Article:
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Rev. Bras. Cardiol. Invasiva vol.20 número3


Academic year: 2018

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Trans-subclavian Access in Transcatheter Aortic Valve

Implantation (TAVI): an Elegant Alternative for Non-ideal

Candidates to the Transfemoral Access Method

Henrique Barbosa Ribeiro


, Josep Rodés-Cabau



Rev Bras Cardiol Invasiva.



ranscatheter aortic valve implantation (TAVI) has emerged as an alternative treatment for patients with severe aortic stenosis that are considered to be at high or prohibitive surgical risk.1 While the

trans-femoral approach has been considered to be the primary approach in the vast majority of centres and studies, non-optimal iliofemoral vessel characteristics preclude the safe placement of sheaths in a large number of patients. In addition to the small size of the iliofemoral arteries, approximately one-third of TAVI candidates present with significant peripheral vascular disease.1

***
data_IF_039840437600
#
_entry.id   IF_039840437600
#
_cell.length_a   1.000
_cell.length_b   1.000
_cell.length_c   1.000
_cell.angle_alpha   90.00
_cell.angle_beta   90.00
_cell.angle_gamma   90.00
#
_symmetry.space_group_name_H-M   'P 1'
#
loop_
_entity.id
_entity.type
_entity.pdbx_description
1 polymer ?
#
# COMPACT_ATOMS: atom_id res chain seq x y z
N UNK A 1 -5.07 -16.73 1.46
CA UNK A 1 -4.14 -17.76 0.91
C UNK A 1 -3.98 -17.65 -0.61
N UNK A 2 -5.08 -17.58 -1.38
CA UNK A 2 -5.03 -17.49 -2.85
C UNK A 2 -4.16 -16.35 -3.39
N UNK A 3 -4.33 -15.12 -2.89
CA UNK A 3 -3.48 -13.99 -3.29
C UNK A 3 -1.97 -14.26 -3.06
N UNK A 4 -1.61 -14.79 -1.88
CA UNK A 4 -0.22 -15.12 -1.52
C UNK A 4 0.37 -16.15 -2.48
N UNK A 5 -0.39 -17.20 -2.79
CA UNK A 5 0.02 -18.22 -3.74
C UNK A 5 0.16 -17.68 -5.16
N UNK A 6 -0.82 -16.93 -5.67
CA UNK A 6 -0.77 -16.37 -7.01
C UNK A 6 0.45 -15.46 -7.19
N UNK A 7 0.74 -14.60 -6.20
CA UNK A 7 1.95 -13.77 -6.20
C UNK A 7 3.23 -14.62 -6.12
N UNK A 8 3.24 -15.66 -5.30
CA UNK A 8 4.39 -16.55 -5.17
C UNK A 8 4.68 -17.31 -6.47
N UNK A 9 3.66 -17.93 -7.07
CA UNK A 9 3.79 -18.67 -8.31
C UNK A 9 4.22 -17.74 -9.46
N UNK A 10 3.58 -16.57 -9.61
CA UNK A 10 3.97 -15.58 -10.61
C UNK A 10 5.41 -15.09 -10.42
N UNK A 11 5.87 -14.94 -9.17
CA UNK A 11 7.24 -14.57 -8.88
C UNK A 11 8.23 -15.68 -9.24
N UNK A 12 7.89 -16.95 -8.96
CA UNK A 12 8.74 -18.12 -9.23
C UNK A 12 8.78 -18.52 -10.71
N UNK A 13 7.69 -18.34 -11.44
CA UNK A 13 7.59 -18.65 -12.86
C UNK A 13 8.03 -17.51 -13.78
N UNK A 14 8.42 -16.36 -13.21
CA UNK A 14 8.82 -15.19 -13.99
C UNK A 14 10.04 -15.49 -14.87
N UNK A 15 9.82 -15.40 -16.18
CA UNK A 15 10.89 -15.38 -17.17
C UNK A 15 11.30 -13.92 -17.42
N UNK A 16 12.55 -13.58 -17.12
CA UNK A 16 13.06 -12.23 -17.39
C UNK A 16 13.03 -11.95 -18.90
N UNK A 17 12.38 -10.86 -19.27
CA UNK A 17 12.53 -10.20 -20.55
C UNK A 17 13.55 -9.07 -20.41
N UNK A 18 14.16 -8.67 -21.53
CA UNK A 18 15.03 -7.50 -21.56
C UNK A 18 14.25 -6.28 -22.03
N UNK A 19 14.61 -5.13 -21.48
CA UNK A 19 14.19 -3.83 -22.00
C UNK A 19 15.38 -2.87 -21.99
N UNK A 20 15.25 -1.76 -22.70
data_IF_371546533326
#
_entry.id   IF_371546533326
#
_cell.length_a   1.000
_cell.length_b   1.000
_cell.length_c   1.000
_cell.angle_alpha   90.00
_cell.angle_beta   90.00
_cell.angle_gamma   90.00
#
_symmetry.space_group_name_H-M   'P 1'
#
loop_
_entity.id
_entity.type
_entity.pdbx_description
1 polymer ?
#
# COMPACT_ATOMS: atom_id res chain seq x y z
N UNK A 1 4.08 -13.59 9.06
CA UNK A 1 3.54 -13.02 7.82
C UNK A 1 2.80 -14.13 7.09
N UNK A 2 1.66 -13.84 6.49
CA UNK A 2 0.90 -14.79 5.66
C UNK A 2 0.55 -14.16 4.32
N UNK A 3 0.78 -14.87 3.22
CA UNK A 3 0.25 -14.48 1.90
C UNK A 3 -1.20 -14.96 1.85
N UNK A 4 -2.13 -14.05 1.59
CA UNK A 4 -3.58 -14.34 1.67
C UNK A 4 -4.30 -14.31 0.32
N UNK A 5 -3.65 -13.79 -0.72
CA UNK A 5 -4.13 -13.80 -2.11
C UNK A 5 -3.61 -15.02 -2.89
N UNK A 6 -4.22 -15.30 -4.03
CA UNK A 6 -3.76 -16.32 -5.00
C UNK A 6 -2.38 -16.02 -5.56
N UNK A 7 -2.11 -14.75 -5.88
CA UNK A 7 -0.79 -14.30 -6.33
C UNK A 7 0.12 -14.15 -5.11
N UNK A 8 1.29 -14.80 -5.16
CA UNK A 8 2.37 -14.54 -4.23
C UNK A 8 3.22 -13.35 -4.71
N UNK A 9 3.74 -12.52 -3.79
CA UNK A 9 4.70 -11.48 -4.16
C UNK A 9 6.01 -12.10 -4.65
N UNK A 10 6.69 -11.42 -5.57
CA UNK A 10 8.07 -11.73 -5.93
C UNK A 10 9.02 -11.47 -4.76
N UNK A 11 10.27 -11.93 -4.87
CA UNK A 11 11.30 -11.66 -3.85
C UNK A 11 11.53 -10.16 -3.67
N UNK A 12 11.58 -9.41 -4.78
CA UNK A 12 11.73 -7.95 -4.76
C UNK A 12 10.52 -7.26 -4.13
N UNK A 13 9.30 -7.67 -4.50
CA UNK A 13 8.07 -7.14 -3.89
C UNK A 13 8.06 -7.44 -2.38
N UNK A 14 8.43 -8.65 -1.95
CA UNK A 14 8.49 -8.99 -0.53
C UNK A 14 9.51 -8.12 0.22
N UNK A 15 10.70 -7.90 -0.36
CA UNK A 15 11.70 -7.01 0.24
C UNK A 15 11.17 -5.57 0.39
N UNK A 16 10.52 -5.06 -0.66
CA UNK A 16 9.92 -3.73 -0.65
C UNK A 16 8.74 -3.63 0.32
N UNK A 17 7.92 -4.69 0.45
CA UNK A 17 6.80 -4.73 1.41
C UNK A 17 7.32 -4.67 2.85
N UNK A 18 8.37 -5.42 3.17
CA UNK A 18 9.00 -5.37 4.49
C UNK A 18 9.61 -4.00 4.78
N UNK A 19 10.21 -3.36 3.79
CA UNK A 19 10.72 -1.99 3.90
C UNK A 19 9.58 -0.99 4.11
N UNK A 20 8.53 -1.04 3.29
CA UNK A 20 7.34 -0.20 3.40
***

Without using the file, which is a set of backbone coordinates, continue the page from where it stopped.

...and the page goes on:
See page 247

Accordingly, other alternative approaches such as the transapical, subclavian/axillary, and transaortic access methods have been developed in recent years. The transapical approach has been the most frequently used alternative to the transfemoral approach when using the balloon-expandable Edwards SAPIEN valve (Edwards Lifesciences, Irvine, CA, USA) (> 50% of cases in the SOURCE registry; Table 1). Currently, and even with the use of lower profile sheaths, transapical TAVI is still performed in more than 30% of patients.4,7,10,11

However, the transapical approach is not an option for patients receiving the CoreValve® system (Medtronic,

Inc. – Minneapolis, USA), and as a consequence, access methods such as the subclavian/axillary and transaortic approaches have also been developed. As highlighted in Table 1, over 90% of procedures using the CoreV-alve® system have been performed transfemorally, and